- "The Resourceful Citer" - The writer properly cites all sources, paraphrasing and using quotations appropriately. The catch? The paper contains almost no original work! It is sometimes difficult to spot this form of plagiarism because it looks like any other well-researched document.
- "The Perfect Crime" - Well, we all know it doesn't exist. In this case, the writer properly quotes and cites sources in some places, but goes on to paraphrase other arguments from those sources without citation. This way, the writer tries to pass off the paraphrased material as his or her own analysis of the cited material.
(Sourced from: http://www.plagiarism.org/plag_article_types_of_plagiarism.html
Why plagiarism happens
There are many reasons why you might consider plagiarising something. Factors that may lead you to consider plagiarising in your work could include:
- Poor time management - over committed with work or social activities
- English Comprehension difficulties - low English language test (IELTS or TOEFL) score
- Cultural differences - referencing sources was not required in previous educational institutions
- A belief in not getting caught.
It is important to understand that none of these is an acceptable justification for an act of plagiarism. If you are experiencing difficulty with your studies, then you should seek assistance from your tutors, lecturers, and / or the dedicated and helpful staff at the Student Learning Centre.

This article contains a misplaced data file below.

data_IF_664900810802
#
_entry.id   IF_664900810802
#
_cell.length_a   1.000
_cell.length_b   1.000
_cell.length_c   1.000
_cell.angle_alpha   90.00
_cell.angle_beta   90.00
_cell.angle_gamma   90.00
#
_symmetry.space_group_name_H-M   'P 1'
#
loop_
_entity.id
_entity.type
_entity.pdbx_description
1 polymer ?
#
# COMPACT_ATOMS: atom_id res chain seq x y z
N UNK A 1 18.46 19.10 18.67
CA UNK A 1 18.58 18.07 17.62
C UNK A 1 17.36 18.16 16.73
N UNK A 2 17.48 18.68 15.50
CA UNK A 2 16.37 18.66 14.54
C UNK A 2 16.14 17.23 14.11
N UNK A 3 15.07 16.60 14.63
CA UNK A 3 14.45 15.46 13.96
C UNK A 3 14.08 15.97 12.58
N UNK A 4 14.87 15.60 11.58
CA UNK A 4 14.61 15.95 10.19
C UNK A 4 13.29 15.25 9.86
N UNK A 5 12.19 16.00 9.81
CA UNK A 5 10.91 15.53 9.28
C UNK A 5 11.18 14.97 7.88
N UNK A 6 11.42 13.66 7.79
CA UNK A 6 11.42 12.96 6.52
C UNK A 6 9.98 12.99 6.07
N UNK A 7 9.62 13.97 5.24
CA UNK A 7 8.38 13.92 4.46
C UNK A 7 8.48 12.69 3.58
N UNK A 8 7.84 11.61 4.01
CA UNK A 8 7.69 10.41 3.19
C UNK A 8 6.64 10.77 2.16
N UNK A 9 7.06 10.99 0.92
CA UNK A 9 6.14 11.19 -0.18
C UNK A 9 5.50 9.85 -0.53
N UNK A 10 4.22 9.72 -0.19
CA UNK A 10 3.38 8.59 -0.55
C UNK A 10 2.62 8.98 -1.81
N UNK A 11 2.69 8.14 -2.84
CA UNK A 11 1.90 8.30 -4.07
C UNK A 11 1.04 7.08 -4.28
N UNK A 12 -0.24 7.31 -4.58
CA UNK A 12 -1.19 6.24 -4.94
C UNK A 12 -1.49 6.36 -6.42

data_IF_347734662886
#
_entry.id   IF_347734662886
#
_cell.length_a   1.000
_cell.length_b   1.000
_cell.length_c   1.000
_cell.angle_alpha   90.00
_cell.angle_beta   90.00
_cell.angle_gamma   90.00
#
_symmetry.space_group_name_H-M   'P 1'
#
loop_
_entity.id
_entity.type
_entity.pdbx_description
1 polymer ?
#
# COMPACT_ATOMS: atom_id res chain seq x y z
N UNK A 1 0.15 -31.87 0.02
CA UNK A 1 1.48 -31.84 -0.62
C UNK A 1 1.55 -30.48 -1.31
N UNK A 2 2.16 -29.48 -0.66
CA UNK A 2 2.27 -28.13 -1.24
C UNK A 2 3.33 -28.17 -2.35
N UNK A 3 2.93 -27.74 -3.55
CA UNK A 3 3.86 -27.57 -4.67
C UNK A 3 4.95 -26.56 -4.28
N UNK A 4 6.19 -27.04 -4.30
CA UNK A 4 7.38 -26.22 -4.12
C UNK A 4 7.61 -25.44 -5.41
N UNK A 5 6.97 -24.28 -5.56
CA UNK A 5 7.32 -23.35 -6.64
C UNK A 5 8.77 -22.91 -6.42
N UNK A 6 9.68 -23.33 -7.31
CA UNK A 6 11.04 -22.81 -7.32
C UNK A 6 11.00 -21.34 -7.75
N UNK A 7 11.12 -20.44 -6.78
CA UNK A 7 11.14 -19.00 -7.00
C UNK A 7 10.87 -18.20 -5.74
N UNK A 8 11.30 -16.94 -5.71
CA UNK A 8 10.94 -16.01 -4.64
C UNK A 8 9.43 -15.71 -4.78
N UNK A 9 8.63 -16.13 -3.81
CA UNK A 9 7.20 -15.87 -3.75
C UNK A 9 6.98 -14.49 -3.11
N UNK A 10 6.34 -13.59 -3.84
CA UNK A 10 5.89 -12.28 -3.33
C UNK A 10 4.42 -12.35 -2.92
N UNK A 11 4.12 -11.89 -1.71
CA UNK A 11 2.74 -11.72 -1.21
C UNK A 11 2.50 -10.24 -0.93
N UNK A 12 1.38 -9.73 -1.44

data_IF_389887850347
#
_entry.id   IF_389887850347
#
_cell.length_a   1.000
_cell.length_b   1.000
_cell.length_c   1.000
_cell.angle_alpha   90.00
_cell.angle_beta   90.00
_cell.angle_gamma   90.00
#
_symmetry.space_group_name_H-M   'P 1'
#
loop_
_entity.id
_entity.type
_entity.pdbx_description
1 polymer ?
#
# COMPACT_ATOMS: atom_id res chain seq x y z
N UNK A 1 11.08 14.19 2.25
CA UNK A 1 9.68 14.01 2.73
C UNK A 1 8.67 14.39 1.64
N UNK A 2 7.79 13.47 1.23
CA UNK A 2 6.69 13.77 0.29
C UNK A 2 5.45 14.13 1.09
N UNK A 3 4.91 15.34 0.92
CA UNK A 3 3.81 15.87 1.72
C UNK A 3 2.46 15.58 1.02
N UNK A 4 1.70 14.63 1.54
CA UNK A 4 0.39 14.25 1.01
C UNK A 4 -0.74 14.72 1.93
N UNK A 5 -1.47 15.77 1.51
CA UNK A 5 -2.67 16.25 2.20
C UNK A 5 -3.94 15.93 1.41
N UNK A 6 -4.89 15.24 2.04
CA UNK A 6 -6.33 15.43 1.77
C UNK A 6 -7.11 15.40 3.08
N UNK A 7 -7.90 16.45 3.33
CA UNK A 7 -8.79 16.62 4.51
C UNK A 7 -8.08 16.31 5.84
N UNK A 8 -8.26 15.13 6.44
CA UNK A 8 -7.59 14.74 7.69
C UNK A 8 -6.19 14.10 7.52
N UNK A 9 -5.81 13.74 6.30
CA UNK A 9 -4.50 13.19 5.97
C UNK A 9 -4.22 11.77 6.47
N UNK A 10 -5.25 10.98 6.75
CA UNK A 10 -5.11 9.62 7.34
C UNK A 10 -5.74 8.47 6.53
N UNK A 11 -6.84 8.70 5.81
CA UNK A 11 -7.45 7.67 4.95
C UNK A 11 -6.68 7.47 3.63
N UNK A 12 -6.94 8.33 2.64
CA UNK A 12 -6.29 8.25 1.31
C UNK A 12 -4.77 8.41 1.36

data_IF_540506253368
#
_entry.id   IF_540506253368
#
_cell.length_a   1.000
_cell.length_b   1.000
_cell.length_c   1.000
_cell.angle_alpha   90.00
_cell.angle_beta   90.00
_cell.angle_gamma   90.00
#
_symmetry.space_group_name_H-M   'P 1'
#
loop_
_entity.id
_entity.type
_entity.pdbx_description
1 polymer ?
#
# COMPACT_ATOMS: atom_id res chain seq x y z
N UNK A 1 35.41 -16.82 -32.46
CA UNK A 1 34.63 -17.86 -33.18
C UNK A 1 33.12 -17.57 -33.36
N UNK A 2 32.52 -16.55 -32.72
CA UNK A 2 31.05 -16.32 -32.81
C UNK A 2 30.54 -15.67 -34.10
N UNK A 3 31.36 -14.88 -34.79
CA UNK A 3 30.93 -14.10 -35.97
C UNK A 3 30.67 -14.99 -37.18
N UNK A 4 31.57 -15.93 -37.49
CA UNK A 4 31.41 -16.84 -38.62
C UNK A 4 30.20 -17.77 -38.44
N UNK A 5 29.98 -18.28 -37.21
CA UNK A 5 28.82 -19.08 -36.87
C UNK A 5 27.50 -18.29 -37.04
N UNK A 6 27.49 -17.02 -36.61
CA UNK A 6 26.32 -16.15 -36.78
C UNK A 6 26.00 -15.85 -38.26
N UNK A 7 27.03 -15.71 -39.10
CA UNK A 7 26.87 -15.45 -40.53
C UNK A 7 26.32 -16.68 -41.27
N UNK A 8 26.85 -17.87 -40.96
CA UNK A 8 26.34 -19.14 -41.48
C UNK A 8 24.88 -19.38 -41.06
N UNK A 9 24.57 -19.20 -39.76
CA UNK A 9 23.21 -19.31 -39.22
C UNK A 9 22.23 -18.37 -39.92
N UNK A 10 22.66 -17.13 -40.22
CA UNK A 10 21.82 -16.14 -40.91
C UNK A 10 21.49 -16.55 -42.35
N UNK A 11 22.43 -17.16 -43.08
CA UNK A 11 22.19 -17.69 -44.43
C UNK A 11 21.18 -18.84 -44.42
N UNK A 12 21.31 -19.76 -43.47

Generally, most plagiarism is unintended. A significant portion of plagiarism results from poor study habits or from a combination of:
- Submitting first drafts
- Mistakes with citations
- Information that has been copied but not cited and referenced
- Inappropriate and poor paraphrasing
- Reference list incorrectly formatted or not attached
- Inadequate English language skills and understanding
Linking quotes, cutting and pasting from websites or other publications without citing the source is also a commonly encountered problem in students’ work. Reasons for this occurring are also varied and complex; however, for many students it is more than just poor study skills, poor planning, and poor drafting. English language skills are also cited by many students as a contributing factor leading to them plagiarising. Students often report that they linked quotes and/or cut and pasted because they didn’t fully understand the concepts or the language.
It is important to understand that it is perfectly acceptable to directly quote from any document. However, it is not acceptable to simply ‘cut and past’ irrespective of the reason. It is also your responsibility to develop your academic English language. Help is available from the staff of the Student Learning Centre. Attend a workshop to learn how to avoid these types of problems.
Carroll, J. (2002). A handbook for deterring plagiarism in higher education. Oxford, UK: Oxford Centre for Staff and Learning Development.
Greetham. B. (2001). How to write better essays. New York: Palgrave Study Guides
Harris, R. A. (2002). The plagiarism handbook: Strategies for preventing, detecting, and dealing with plagiarism. Los Angeles: Pyrczak Publishing.